It also cannot be understated how key Elba’s impoverished DGAF performance is to holding the film’s mishmash of tones together. On the flip-side, Harley feels deliberately sidelined for much of the runtime, which may have been a wise decision given Gunn’s creative interests lay in other directions, but he makes her character feel essential to the proceedings when she’s really only there to sell the film and add some semblance of continuity (Harley was only put on the Suicide Squad team when New 52 launched to help sell Ayer’s film). Her big action sequence feels like a complete stylistic outlier from the rest of the movie, but it is expressively impressive. Similarly, some of Gunn’s music choices, specifically The Decemberists‘ Sucker’s Prayer—used to introduce Elba’s character—feels disrespectful of the song’s lovely tenderized lyrics.
A word you’ll likely see come up often this August regarding “The Suicide Squad” is heart, another might be soul, and there are more than a few reasons for that. Besides featuring a literal CGI close-up of a still-beating heart as its being stabbed (a moment that plays infinitely better than it would ever read on the page), and despite its fondness for explicit vulgarity—recognizing the difference between being a government yes-person and assisting in the genuine plight of ordinary folks seen as having no power on this Earth—character is what shines through about Gunn’s movie. It must be said however: many of these narrative machinations are lifted directly from an already successful exercise in the first ‘Guardians’—King Shark is just Groot for adults. Starting things on the image of Michael Rooker’s character ricocheting a bouncy ball against prison cell walls (also serving as a “The Great Escape” homage), hitting every target in perfect succession, evokes the exact same visuals he’s played with already via the character of Yondu and his magic whistle dart, only this time, the superhero movie he’s made is not intended for the Mary Poppins’ crowd, but those saddled with hiring a babysitter in order to spend one entertaining night out.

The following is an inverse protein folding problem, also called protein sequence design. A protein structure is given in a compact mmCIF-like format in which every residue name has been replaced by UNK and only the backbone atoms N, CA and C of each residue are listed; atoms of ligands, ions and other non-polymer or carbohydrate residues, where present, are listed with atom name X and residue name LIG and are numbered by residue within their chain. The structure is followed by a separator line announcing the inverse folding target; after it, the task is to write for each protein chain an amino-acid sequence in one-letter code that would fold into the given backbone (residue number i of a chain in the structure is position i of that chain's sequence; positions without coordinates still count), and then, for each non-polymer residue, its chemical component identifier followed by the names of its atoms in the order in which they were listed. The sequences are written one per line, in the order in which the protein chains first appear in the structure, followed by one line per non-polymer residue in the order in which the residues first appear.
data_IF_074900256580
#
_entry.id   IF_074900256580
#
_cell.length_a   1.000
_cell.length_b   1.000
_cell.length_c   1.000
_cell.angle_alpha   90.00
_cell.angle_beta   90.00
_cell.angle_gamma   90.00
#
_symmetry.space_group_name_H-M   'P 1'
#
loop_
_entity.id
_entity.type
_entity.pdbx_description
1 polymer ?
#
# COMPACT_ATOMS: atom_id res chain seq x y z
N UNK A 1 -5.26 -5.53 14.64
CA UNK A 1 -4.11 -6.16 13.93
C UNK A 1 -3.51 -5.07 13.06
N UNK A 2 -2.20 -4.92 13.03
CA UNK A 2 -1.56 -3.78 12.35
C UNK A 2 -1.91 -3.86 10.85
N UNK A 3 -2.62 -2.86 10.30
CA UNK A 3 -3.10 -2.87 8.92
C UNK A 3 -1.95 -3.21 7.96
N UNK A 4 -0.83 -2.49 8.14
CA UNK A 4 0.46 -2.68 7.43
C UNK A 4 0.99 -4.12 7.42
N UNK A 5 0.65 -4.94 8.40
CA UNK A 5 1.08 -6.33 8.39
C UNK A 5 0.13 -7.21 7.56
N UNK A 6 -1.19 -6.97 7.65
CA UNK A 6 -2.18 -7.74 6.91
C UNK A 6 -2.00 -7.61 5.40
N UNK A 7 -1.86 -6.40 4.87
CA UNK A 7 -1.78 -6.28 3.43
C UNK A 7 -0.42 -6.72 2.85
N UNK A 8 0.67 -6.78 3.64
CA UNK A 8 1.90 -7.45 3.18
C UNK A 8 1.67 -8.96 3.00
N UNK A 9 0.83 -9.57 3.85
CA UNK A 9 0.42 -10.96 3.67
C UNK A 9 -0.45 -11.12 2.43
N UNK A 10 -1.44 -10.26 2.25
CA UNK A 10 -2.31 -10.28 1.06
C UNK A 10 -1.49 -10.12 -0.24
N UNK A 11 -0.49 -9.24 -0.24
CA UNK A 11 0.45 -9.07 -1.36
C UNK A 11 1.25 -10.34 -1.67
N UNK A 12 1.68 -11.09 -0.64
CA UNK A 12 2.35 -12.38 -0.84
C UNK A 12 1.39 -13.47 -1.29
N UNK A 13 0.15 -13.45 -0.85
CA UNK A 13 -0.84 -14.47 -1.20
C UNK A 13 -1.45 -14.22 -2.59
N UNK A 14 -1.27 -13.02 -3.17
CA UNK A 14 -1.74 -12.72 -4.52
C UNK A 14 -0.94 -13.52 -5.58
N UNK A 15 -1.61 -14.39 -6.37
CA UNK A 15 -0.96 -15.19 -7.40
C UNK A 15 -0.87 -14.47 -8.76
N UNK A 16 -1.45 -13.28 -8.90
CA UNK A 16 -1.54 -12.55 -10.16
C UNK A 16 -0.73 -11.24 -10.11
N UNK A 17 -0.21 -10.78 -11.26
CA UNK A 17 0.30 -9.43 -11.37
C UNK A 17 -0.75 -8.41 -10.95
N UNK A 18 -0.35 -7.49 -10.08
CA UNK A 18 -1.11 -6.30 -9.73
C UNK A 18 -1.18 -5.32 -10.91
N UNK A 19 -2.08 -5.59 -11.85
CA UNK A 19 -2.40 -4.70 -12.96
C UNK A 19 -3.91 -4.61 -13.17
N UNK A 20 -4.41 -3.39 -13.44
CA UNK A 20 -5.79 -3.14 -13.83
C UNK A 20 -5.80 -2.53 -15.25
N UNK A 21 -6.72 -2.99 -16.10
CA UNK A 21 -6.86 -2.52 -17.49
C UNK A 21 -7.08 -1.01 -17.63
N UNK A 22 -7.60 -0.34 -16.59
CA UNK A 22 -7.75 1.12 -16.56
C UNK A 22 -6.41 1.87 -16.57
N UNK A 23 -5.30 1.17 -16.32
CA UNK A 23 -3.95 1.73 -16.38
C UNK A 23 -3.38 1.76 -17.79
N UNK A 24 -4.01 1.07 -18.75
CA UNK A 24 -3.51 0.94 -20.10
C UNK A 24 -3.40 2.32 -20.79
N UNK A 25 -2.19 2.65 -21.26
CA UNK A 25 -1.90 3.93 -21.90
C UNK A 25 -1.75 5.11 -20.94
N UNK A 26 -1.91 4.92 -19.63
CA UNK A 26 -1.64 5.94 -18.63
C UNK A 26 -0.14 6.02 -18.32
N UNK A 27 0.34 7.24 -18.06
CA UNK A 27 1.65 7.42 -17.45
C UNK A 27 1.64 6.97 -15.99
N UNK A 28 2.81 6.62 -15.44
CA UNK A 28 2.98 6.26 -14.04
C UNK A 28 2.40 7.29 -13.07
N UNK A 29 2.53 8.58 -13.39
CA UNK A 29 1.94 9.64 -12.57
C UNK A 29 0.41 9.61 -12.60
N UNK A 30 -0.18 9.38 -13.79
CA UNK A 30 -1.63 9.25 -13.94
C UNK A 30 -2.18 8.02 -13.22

“The Suicide Squad” opens in theaters and starts streaming on HBO Max August 6